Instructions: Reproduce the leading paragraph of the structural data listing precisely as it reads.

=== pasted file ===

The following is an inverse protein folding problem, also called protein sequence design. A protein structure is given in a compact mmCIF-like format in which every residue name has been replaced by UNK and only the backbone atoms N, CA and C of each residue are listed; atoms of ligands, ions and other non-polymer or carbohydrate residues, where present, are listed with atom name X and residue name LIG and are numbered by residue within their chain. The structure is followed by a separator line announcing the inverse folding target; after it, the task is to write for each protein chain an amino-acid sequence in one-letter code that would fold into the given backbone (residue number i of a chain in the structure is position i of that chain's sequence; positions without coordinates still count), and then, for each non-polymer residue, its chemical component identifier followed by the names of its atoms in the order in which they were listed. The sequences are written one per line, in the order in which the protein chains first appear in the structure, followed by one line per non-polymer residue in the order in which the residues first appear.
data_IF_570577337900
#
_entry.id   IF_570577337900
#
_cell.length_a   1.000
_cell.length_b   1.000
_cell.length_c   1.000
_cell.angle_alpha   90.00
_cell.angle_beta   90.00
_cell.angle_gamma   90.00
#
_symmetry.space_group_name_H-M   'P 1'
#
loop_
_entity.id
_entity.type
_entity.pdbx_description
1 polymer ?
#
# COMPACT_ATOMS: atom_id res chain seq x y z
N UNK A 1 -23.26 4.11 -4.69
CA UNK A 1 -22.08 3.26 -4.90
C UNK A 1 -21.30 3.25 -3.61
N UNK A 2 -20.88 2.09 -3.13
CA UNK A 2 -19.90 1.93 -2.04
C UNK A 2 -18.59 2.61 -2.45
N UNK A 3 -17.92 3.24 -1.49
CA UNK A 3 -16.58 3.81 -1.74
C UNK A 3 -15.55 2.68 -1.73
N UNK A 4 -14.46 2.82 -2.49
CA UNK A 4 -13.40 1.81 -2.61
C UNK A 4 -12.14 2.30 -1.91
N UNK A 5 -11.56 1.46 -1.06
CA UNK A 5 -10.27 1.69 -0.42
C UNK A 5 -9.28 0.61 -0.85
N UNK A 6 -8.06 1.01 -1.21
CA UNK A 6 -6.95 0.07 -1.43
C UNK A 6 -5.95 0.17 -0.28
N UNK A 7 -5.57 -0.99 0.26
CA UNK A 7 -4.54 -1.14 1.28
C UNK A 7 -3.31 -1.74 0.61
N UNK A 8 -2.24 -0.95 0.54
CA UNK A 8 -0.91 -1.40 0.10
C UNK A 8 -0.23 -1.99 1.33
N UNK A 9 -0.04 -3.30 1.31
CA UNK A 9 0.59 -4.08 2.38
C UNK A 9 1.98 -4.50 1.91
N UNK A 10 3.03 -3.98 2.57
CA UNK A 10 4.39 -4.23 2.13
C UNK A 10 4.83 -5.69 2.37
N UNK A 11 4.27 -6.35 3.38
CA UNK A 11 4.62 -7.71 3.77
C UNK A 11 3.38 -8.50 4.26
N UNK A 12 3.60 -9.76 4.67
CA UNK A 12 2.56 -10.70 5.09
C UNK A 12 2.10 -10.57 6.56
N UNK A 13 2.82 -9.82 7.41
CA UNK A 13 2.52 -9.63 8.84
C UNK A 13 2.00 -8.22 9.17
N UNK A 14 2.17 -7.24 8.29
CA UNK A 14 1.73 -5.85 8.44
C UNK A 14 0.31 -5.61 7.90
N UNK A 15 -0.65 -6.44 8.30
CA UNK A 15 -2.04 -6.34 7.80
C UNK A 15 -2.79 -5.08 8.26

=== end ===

The following is an inverse protein folding problem, also called protein sequence design. A protein structure is given in a compact mmCIF-like format in which every residue name has been replaced by UNK and only the backbone atoms N, CA and C of each residue are listed; atoms of ligands, ions and other non-polymer or carbohydrate residues, where present, are listed with atom name X and residue name LIG and are numbered by residue within their chain. The structure is followed by a separator line announcing the inverse folding target; after it, the task is to write for each protein chain an amino-acid sequence in one-letter code that would fold into the given backbone (residue number i of a chain in the structure is position i of that chain's sequence; positions without coordinates still count), and then, for each non-polymer residue, its chemical component identifier followed by the names of its atoms in the order in which they were listed. The sequences are written one per line, in the order in which the protein chains first appear in the structure, followed by one line per non-polymer residue in the order in which the residues first appear.